Of course, those changes aren't as sexy as outright conversions, so let's start on that. Project number one: the classic weapon swap. If you're using figures in RPGs (which I how I got started), you might have found a character with an appropriate look but the wrong weapon. No problem. Let's use Dim Pete as an example.

Dim Pete is a member of my Mordheim gang, the Purple Pizzles. As such, he needed a ridiculous weapon. He got a mace. Boring. So in his off hand, he needed something a little more interesting. I was looking at all the plastic skaven tails and dreaming of tentacles when it occurred to me the tails looked like big (in scale terms) earthworms. And Dim Pete had an open mouth. Aha.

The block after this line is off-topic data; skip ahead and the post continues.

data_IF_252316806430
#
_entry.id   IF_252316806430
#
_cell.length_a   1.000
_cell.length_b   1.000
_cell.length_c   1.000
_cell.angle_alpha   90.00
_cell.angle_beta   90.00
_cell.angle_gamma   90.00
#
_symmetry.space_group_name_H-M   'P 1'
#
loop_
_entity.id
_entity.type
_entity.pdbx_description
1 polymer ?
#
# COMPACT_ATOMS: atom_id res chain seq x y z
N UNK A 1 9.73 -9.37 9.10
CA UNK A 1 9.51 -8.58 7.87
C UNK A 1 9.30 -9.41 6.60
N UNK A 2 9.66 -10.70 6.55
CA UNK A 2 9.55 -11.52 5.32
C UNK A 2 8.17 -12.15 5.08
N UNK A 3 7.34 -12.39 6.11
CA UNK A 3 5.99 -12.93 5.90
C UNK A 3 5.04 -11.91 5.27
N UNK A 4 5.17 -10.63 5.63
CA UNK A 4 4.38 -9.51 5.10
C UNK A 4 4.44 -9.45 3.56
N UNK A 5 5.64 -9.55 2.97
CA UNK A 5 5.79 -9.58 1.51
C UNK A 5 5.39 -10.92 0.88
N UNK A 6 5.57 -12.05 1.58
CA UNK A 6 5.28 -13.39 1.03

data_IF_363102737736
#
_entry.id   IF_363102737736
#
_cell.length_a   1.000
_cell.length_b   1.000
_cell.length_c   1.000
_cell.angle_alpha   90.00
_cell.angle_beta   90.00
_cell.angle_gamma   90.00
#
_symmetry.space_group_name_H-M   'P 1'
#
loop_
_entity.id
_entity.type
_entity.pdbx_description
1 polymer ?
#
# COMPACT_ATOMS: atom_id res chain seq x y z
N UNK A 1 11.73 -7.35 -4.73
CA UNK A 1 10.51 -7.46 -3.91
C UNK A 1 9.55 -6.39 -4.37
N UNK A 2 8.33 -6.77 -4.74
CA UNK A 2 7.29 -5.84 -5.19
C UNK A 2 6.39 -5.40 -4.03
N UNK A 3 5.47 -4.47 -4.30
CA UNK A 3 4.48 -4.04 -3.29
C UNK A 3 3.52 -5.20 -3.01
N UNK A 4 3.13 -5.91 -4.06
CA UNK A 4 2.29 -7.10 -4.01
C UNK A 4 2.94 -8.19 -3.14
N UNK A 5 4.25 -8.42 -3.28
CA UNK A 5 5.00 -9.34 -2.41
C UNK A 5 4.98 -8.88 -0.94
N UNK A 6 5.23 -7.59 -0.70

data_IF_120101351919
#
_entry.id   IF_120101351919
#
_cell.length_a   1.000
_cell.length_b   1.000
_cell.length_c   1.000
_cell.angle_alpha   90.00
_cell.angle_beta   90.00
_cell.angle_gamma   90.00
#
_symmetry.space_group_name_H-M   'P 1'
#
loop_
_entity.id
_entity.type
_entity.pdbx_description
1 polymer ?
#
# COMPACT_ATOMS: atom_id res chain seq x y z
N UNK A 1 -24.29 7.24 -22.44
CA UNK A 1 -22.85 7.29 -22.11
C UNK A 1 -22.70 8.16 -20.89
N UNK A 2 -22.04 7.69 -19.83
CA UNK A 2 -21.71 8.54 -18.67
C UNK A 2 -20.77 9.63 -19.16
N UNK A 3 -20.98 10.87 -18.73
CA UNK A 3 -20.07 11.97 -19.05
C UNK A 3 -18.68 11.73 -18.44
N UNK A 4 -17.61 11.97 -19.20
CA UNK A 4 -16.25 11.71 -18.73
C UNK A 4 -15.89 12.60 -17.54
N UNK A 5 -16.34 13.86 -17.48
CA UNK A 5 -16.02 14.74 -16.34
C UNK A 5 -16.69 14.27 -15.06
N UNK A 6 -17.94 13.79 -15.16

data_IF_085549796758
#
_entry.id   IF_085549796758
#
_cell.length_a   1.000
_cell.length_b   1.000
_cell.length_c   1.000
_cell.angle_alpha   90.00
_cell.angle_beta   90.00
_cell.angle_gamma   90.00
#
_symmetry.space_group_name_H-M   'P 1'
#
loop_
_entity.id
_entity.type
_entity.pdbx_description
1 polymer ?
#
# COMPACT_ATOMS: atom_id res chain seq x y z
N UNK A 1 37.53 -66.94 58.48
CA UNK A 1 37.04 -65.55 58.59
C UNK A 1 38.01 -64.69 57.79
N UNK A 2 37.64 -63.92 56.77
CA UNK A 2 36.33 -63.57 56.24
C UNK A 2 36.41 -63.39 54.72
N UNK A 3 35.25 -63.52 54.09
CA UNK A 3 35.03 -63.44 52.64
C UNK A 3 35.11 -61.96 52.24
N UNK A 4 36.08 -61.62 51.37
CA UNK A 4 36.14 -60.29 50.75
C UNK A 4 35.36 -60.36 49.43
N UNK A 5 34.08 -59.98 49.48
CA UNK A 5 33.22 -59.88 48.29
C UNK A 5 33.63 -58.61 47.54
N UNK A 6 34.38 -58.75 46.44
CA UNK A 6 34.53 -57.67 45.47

(This sort of aha is really the essence of conversions. For me, it's finding something really, really inappropriate, something that'll make people doubt my faculties. For other folks, it might be a good idea for a new weapon style, a dynamic pose, inspiration from artwork, or an attempt to make a faithful character representation. Find your eureka.)

The Mordheim miniatures are plastic kits, but the weapon swap technique is more or less the same for plastic or metal. For our purposes, I'll pretend the figure was already assembled with the mace in his right hand and an axe in his left.

To begin with, I cut the axe off just above and just below the left hand. I used a sharp knife, which is usually sufficient for plastic or thin metal. A jeweler's saw with a very fine blade would also have worked nicely. After removing as much of the axe as I could, I smoothed the area down. (Small files and fine sandpaper work well for this on metal; a razor is appropriate for plastic.)